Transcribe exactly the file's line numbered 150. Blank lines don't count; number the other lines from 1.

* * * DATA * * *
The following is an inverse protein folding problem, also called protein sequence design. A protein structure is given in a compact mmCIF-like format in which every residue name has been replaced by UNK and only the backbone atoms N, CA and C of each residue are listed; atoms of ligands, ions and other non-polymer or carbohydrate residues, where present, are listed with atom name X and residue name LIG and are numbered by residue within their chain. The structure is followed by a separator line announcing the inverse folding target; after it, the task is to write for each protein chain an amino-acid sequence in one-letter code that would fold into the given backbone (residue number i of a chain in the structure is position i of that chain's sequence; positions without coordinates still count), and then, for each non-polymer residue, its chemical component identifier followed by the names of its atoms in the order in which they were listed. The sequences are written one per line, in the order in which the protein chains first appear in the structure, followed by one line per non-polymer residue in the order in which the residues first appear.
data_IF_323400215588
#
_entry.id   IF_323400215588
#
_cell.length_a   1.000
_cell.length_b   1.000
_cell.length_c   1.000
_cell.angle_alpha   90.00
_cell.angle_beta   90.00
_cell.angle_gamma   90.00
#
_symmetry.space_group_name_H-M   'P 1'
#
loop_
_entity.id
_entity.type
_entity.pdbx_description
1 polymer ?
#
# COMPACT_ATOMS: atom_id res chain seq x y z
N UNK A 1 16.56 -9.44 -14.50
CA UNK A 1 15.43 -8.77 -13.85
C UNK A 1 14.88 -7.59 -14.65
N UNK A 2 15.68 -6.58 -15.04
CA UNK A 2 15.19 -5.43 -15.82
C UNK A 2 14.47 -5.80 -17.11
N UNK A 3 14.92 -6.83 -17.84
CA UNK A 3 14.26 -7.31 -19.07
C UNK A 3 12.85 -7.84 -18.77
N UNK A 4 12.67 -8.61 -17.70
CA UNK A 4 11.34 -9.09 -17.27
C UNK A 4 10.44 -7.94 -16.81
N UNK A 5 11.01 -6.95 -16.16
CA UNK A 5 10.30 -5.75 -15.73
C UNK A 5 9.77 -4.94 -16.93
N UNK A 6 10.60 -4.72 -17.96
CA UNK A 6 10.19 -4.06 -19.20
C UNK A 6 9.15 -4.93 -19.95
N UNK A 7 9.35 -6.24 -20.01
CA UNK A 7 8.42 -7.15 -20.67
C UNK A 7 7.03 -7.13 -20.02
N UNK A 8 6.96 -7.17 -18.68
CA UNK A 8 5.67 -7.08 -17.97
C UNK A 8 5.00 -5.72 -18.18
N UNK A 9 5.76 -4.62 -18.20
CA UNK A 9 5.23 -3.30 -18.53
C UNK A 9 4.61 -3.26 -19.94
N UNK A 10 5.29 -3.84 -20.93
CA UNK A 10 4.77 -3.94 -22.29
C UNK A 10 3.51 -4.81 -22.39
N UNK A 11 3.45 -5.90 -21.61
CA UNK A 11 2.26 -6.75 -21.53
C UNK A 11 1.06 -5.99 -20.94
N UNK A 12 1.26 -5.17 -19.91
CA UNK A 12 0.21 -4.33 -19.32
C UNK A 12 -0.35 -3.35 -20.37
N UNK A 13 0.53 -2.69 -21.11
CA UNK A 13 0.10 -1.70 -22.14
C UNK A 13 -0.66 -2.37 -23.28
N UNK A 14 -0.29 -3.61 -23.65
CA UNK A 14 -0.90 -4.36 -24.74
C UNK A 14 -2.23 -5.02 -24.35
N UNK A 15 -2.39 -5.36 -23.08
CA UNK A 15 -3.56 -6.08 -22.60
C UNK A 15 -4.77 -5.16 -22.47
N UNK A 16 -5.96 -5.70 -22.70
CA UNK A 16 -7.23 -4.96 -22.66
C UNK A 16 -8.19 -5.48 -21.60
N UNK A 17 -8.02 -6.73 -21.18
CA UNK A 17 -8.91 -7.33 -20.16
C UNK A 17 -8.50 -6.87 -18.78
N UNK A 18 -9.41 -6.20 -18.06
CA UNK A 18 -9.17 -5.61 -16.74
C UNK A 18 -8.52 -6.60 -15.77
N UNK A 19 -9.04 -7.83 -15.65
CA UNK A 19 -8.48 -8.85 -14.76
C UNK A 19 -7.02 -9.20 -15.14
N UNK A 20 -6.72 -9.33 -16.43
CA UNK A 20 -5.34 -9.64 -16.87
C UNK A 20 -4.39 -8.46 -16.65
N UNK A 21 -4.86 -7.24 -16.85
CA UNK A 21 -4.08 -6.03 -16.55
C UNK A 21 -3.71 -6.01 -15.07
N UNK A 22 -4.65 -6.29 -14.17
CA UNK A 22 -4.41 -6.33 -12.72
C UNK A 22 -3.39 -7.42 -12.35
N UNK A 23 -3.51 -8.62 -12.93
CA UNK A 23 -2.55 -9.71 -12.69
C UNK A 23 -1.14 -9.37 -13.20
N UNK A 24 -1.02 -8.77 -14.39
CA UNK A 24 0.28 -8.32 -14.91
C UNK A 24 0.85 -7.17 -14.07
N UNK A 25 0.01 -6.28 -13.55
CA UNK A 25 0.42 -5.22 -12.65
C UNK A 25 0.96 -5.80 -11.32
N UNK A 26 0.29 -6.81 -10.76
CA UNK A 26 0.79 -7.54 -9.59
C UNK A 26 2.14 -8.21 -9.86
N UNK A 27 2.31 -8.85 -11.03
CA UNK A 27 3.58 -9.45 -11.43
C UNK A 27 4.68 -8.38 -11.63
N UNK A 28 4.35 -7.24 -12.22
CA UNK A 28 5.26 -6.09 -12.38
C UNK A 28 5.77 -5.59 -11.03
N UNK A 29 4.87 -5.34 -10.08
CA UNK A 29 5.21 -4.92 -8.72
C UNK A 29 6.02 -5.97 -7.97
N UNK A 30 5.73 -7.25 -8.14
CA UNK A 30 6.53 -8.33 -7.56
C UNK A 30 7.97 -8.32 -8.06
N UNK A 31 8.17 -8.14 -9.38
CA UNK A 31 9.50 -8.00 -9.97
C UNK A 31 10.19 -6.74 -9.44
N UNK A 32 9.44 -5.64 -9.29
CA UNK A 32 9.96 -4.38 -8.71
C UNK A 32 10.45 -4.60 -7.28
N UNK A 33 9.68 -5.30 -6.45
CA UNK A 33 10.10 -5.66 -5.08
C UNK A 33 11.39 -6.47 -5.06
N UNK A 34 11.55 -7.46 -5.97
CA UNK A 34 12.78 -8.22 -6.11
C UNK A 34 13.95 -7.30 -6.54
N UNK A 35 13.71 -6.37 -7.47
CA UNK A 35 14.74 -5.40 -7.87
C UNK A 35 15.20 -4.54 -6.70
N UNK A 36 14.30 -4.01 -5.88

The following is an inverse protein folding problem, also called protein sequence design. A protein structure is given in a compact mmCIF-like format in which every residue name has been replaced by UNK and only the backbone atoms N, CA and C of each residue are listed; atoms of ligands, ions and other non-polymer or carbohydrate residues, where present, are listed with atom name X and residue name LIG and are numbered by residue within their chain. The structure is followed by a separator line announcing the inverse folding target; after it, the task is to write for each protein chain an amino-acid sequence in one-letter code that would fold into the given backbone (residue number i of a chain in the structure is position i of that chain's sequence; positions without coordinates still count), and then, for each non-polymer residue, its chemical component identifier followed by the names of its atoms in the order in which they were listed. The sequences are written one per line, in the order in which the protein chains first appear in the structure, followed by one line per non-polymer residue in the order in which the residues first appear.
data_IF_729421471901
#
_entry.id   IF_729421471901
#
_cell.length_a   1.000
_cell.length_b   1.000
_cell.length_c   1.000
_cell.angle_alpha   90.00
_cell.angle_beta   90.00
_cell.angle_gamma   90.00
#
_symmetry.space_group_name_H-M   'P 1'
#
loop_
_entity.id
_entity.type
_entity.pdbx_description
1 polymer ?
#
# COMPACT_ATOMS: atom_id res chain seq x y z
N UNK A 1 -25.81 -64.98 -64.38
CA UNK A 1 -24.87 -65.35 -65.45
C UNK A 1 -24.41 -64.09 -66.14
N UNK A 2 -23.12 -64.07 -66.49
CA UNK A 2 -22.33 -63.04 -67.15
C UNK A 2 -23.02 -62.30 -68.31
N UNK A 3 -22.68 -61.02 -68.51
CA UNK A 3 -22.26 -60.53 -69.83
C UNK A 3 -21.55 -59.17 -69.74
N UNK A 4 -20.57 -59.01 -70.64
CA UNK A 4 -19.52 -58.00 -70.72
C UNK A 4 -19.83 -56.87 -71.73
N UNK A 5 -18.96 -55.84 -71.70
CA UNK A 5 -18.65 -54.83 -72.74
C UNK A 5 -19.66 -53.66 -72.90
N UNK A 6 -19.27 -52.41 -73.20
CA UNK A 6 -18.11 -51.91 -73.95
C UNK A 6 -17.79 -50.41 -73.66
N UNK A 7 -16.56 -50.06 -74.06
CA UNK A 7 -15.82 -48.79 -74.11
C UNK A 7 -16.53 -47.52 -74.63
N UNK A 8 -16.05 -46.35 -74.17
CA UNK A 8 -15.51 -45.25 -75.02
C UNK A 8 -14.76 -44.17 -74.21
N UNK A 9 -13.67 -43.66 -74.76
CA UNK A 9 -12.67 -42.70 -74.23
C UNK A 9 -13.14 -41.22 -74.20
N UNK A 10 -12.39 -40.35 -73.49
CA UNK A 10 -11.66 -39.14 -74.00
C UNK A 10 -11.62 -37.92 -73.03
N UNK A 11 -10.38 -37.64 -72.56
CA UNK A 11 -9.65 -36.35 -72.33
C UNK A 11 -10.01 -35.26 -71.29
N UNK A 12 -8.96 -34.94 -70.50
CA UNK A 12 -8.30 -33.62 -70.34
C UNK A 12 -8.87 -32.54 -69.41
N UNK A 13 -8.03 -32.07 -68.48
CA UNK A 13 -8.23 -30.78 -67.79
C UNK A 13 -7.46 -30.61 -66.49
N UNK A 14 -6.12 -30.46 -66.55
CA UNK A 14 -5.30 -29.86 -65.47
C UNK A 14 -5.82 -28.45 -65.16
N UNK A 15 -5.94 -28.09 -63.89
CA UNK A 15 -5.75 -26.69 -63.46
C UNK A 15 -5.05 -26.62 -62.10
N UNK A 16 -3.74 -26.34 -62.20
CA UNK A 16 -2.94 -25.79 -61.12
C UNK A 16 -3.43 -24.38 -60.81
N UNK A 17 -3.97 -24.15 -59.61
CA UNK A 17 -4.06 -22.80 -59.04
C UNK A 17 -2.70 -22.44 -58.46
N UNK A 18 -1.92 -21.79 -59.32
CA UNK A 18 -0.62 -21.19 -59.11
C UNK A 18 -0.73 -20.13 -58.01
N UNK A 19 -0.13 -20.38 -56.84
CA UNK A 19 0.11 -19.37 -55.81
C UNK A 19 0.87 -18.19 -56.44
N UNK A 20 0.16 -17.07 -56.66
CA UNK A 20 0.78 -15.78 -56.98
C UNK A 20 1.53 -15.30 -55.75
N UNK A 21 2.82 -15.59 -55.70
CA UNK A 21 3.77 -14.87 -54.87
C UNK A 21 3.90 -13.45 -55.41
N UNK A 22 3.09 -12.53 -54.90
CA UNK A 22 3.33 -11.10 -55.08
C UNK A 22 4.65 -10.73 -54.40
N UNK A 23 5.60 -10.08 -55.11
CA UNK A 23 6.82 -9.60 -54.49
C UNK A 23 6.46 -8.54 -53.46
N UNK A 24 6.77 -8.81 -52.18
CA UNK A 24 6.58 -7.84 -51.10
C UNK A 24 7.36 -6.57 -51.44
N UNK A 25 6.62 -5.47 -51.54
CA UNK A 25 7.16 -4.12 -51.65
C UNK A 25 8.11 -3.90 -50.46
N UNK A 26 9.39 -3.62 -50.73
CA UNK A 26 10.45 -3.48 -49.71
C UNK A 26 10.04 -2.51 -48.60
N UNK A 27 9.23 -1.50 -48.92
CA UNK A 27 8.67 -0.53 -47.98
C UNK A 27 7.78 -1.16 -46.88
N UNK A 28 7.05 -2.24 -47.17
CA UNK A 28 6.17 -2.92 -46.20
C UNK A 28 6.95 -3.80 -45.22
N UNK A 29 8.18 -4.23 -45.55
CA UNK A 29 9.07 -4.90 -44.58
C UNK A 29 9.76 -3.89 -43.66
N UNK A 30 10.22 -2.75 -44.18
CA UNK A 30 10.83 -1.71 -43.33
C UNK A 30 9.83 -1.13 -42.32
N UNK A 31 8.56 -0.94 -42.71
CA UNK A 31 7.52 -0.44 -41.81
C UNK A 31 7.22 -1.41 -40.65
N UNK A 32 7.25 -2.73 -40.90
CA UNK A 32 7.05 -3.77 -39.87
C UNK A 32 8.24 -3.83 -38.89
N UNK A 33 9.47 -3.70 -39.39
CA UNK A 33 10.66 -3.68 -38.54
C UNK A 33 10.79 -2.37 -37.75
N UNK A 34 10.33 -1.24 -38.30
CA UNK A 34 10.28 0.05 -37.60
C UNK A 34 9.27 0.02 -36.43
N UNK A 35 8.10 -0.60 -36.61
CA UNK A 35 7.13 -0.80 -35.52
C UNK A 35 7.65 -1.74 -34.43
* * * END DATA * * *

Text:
CA UNK A 1 -24.87 -65.35 -65.45